Jeffrey Rosen has an excellent interview with Chief Justice Roberts in the current issue of the Atlantic. The article describes Roberts’ efforts to build consensus on the Supreme Court and have less closely split 5-4 decisions, so that its judgements will have more clarity and force.
There was one passage that I found particularly illuminating:
Chief justices, Roberts acknowledged, are more likely to sublimate their personal views for the good of the Court than associate justices are; he cited the example of his former boss, William Rehnquist, for whom he clerked. “I think there’s no doubt that he changed, as associate justice and chief; he became naturally more concerned about the function of the institution,” Roberts said, pointing out that though Rehnquist had previously opposed the Miranda v. Arizona decision of 1966, which required the police to read suspects their rights, he wrote the opinion upholding Miranda in 2000. “He appreciated that it had become part of the law-that it would do more harm to uproot it-and he wrote that opinion as chief for the good of the institution.”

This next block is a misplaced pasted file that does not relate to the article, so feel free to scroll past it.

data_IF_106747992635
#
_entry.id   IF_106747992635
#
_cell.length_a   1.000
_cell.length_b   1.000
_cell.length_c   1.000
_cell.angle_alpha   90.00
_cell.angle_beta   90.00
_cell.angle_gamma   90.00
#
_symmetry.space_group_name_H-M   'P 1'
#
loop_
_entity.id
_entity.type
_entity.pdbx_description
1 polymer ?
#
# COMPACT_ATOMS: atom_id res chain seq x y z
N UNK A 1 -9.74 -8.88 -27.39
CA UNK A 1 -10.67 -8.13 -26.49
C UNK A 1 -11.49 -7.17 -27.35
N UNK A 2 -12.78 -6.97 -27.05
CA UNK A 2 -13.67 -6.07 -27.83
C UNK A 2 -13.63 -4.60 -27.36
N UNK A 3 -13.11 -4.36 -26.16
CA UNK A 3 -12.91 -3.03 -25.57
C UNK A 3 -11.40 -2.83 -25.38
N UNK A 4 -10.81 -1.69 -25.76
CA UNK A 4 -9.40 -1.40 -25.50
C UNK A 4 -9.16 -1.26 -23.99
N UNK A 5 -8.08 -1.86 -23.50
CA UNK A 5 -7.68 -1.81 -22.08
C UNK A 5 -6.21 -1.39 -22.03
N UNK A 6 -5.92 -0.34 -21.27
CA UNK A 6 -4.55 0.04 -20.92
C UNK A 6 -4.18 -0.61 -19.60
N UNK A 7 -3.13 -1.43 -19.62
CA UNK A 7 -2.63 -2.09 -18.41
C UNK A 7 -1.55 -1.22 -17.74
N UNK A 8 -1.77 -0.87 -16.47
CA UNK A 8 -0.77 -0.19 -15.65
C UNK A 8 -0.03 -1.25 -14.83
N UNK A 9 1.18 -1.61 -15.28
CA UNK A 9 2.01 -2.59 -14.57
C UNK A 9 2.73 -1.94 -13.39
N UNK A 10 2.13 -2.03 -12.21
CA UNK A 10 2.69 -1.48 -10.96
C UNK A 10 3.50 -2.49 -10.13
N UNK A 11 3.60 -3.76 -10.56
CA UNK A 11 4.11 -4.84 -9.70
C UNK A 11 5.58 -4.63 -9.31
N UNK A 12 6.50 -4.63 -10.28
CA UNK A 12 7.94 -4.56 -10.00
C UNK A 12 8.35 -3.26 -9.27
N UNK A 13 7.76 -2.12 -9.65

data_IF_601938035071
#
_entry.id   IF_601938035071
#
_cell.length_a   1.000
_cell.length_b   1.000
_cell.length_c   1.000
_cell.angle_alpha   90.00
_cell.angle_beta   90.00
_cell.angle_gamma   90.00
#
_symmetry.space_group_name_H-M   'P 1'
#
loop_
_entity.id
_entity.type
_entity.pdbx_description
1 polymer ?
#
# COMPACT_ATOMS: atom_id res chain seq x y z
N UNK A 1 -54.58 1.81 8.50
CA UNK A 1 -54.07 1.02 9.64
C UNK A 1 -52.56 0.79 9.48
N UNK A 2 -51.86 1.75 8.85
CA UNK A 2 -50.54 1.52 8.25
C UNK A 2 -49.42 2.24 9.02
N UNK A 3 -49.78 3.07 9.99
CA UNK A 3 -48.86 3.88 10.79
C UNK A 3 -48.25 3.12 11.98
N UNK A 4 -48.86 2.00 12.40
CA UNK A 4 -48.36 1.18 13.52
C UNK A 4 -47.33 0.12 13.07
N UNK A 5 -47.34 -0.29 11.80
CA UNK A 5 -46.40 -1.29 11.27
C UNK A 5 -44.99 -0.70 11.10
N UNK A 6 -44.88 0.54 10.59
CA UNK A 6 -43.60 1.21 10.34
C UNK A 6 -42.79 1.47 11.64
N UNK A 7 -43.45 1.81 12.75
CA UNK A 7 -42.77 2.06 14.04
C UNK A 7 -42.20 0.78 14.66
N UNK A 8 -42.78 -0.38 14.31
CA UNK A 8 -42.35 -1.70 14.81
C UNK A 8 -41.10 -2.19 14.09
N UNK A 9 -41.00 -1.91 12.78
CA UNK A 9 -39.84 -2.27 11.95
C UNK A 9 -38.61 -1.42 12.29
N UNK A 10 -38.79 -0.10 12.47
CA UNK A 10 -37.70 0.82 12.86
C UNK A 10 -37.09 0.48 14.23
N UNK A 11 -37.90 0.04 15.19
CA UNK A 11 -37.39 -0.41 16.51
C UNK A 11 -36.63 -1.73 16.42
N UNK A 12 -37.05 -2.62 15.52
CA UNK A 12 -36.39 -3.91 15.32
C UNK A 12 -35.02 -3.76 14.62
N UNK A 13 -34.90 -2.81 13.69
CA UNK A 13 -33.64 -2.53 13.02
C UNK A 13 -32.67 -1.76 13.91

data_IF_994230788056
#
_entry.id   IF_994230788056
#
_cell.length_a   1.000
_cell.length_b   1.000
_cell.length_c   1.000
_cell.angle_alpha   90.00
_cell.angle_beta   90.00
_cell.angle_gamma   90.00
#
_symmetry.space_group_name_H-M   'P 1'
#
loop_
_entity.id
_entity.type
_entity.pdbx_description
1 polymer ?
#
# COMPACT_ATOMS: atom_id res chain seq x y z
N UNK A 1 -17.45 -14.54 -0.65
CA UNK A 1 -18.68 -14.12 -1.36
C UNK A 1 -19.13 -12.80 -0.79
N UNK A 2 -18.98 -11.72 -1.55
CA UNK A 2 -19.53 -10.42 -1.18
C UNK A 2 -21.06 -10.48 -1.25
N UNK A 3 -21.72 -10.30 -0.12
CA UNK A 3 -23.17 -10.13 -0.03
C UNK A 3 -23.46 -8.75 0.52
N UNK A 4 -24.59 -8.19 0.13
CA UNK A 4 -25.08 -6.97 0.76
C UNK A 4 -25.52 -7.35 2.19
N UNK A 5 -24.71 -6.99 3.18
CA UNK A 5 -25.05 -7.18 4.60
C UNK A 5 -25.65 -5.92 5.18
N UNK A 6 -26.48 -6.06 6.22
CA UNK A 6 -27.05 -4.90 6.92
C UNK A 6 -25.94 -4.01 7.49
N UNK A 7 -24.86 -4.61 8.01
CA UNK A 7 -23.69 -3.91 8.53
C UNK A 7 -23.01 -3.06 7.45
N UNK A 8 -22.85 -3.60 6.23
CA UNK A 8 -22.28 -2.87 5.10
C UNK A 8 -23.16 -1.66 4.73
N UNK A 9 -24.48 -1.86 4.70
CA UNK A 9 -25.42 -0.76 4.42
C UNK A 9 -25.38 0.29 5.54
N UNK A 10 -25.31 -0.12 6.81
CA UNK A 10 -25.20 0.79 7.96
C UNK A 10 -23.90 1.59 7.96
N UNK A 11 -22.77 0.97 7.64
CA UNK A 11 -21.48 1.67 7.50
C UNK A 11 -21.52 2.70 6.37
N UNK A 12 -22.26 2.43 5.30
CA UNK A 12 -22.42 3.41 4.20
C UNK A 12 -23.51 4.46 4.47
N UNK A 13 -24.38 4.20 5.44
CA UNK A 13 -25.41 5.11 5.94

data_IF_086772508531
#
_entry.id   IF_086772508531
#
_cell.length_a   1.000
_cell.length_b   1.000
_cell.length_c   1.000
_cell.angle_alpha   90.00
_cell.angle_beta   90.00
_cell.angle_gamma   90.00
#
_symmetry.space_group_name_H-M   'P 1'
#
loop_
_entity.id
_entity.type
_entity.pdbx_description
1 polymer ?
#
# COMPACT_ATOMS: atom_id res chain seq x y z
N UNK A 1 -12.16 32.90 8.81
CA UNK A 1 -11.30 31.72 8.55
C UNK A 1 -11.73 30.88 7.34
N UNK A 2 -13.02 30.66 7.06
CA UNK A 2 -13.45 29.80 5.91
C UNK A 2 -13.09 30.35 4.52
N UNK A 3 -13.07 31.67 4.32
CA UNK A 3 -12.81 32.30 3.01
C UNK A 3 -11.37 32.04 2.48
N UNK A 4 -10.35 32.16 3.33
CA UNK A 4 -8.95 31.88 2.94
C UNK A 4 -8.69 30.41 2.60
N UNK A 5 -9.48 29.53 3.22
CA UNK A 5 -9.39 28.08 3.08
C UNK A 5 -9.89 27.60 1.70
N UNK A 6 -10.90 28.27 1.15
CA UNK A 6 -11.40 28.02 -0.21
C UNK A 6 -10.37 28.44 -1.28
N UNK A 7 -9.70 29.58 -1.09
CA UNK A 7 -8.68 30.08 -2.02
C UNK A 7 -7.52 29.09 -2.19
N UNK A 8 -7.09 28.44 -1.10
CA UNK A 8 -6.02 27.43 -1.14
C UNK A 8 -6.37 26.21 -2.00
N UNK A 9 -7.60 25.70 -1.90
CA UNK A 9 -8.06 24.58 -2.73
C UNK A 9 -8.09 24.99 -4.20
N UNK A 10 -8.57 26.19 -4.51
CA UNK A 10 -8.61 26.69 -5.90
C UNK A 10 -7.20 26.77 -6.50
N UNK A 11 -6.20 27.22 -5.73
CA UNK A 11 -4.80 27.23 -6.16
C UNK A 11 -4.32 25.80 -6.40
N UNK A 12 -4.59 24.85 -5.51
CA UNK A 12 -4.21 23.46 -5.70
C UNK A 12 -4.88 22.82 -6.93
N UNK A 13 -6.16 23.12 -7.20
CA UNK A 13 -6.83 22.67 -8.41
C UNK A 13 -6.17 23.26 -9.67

Of course, when I read that, it immediately made me think of Roe v. Wade, and I found myself wondering whether Roberts would ultimately vote to overturn it given what a closely divided decision on abortion would do to the Court and to the nation.Would he make a decision purely on the basis of his view of the constitution, or would he vote to uphold it “for the good of the institution”?